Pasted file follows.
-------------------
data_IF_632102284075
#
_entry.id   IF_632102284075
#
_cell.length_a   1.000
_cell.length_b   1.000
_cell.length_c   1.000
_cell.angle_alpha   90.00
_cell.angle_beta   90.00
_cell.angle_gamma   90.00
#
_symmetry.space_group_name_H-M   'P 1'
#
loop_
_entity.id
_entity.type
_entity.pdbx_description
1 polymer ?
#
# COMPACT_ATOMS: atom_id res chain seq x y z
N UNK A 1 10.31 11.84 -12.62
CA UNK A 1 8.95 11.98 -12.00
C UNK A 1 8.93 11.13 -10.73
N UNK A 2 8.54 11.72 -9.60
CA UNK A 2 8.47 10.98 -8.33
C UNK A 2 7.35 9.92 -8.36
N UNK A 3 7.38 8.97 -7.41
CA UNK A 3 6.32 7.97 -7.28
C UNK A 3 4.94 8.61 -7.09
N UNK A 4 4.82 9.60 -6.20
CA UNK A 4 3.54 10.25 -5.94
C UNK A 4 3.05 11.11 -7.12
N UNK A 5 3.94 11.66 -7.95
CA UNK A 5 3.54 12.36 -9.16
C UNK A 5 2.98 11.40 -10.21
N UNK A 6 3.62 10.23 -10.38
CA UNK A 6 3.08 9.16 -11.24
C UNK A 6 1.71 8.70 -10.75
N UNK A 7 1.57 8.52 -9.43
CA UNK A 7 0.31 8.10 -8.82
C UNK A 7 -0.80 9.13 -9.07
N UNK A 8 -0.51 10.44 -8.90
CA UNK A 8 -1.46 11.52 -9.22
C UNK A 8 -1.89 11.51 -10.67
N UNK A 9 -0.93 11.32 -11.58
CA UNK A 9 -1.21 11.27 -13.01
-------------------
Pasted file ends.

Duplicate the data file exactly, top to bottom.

data_IF_632102284075
#
_entry.id   IF_632102284075
#
_cell.length_a   1.000
_cell.length_b   1.000
_cell.length_c   1.000
_cell.angle_alpha   90.00
_cell.angle_beta   90.00
_cell.angle_gamma   90.00
#
_symmetry.space_group_name_H-M   'P 1'
#
loop_
_entity.id
_entity.type
_entity.pdbx_description
1 polymer ?
#
# COMPACT_ATOMS: atom_id res chain seq x y z
N UNK A 1 10.31 11.84 -12.62
CA UNK A 1 8.95 11.98 -12.00
C UNK A 1 8.93 11.13 -10.73
N UNK A 2 8.54 11.72 -9.60
CA UNK A 2 8.47 10.98 -8.33
C UNK A 2 7.35 9.92 -8.36
N UNK A 3 7.38 8.97 -7.41
CA UNK A 3 6.32 7.97 -7.28
C UNK A 3 4.94 8.61 -7.09
N UNK A 4 4.82 9.60 -6.20
CA UNK A 4 3.54 10.25 -5.94
C UNK A 4 3.05 11.11 -7.12
N UNK A 5 3.94 11.66 -7.95
CA UNK A 5 3.54 12.36 -9.16
C UNK A 5 2.98 11.40 -10.21
N UNK A 6 3.62 10.23 -10.38
CA UNK A 6 3.08 9.16 -11.24
C UNK A 6 1.71 8.70 -10.75
N UNK A 7 1.57 8.52 -9.43
CA UNK A 7 0.31 8.10 -8.82
C UNK A 7 -0.80 9.13 -9.07
N UNK A 8 -0.51 10.44 -8.90
CA UNK A 8 -1.46 11.52 -9.22
C UNK A 8 -1.89 11.51 -10.67
N UNK A 9 -0.93 11.32 -11.58
CA UNK A 9 -1.21 11.27 -13.01